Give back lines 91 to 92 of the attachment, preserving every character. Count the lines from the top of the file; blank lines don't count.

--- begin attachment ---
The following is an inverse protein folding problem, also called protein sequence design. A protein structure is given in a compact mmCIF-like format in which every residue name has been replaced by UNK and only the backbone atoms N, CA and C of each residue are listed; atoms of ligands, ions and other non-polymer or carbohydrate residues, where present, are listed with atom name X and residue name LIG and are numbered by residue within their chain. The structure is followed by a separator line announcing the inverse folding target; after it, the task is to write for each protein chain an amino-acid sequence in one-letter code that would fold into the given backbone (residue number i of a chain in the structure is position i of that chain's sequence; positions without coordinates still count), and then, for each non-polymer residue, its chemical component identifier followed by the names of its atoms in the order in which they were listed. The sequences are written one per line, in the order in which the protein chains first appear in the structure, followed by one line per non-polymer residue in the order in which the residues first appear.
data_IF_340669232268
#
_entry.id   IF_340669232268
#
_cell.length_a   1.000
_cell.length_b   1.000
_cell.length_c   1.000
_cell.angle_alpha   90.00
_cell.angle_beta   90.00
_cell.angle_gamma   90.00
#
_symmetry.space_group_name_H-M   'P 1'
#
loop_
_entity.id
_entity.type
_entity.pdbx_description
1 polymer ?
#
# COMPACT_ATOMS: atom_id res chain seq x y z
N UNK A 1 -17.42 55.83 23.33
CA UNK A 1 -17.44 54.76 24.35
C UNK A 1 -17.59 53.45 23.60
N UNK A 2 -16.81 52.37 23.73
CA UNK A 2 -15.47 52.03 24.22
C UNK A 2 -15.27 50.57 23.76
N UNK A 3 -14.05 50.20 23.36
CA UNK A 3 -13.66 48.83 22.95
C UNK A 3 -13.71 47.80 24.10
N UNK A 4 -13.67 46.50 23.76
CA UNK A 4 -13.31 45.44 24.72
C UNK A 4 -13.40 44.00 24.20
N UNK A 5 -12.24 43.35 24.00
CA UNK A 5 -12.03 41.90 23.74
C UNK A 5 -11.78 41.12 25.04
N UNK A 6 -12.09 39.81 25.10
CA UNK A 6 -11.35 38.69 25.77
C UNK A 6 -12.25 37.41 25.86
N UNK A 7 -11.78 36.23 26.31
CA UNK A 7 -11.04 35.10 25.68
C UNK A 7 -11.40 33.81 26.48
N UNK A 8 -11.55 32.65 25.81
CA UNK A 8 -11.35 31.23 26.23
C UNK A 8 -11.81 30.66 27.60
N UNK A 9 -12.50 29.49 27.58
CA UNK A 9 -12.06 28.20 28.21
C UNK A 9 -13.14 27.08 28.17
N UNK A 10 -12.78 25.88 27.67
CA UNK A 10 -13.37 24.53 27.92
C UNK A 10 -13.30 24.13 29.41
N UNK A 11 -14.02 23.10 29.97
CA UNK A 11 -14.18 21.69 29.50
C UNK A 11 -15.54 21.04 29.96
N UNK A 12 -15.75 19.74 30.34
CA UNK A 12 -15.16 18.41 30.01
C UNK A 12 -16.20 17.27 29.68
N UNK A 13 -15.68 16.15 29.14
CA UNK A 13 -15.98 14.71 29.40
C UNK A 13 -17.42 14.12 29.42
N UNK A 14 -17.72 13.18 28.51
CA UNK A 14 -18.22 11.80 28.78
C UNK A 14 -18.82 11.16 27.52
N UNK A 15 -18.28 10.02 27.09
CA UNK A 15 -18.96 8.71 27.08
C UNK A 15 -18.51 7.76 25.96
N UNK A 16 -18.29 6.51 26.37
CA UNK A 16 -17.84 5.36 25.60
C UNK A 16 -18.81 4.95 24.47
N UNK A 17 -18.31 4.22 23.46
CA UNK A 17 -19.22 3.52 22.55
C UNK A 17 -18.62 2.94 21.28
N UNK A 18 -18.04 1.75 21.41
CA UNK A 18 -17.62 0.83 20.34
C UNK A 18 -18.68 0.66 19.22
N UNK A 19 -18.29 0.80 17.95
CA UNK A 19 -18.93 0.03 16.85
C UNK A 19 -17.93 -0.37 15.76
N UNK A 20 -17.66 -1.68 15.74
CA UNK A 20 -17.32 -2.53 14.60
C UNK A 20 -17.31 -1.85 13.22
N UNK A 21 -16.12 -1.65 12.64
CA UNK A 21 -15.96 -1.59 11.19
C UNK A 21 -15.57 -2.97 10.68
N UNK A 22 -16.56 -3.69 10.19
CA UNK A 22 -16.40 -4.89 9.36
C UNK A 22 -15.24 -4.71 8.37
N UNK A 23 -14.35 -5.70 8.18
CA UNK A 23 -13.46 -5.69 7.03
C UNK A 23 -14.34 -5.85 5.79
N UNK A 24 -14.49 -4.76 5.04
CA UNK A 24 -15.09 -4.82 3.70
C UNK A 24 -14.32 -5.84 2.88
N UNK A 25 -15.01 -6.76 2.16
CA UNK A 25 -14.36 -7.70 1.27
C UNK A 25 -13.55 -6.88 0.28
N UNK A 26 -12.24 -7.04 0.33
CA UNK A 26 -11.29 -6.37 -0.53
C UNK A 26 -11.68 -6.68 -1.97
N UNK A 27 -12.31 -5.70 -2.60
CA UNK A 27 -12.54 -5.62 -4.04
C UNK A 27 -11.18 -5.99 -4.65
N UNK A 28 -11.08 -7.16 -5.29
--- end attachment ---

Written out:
N UNK A 24 -14.49 -4.76 5.04
CA UNK A 24 -15.09 -4.82 3.70